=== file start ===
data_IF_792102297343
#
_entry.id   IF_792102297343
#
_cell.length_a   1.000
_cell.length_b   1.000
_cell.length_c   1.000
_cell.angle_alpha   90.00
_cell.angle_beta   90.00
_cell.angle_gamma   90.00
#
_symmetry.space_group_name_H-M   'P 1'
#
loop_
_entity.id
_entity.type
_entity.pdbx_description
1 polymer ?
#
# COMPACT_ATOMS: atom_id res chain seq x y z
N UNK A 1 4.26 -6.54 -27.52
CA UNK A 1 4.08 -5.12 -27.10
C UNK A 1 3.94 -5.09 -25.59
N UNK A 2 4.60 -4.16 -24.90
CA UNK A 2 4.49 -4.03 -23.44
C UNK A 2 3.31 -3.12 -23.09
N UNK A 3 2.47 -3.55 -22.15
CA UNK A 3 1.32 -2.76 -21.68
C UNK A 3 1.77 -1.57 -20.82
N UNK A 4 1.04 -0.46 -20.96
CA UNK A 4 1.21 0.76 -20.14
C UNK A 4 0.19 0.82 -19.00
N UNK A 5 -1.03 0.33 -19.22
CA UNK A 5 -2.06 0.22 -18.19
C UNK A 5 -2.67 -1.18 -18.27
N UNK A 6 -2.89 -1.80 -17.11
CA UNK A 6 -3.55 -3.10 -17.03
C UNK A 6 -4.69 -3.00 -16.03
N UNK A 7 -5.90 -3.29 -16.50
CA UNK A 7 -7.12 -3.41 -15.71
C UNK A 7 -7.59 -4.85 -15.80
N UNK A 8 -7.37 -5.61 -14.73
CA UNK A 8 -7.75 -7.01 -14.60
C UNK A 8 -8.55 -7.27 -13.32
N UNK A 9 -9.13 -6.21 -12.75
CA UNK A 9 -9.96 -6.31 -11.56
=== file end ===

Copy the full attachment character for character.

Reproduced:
data_IF_792102297343
#
_entry.id   IF_792102297343
#
_cell.length_a   1.000
_cell.length_b   1.000
_cell.length_c   1.000
_cell.angle_alpha   90.00
_cell.angle_beta   90.00
_cell.angle_gamma   90.00
#
_symmetry.space_group_name_H-M   'P 1'
#
loop_
_entity.id
_entity.type
_entity.pdbx_description
1 polymer ?
#
# COMPACT_ATOMS: atom_id res chain seq x y z
N UNK A 1 4.26 -6.54 -27.52
CA UNK A 1 4.08 -5.12 -27.10
C UNK A 1 3.94 -5.09 -25.59
N UNK A 2 4.60 -4.16 -24.90
CA UNK A 2 4.49 -4.03 -23.44
C UNK A 2 3.31 -3.12 -23.09
N UNK A 3 2.47 -3.55 -22.15
CA UNK A 3 1.32 -2.76 -21.68
C UNK A 3 1.77 -1.57 -20.82
N UNK A 4 1.04 -0.46 -20.96
CA UNK A 4 1.21 0.76 -20.14
C UNK A 4 0.19 0.82 -19.00
N UNK A 5 -1.03 0.33 -19.22
CA UNK A 5 -2.06 0.22 -18.19
C UNK A 5 -2.67 -1.18 -18.27
N UNK A 6 -2.89 -1.80 -17.11
CA UNK A 6 -3.55 -3.10 -17.03
C UNK A 6 -4.69 -3.00 -16.03
N UNK A 7 -5.90 -3.29 -16.50
CA UNK A 7 -7.12 -3.41 -15.71
C UNK A 7 -7.59 -4.85 -15.80
N UNK A 8 -7.37 -5.61 -14.73
CA UNK A 8 -7.75 -7.01 -14.60
C UNK A 8 -8.55 -7.27 -13.32
N UNK A 9 -9.13 -6.21 -12.75
CA UNK A 9 -9.96 -6.31 -11.56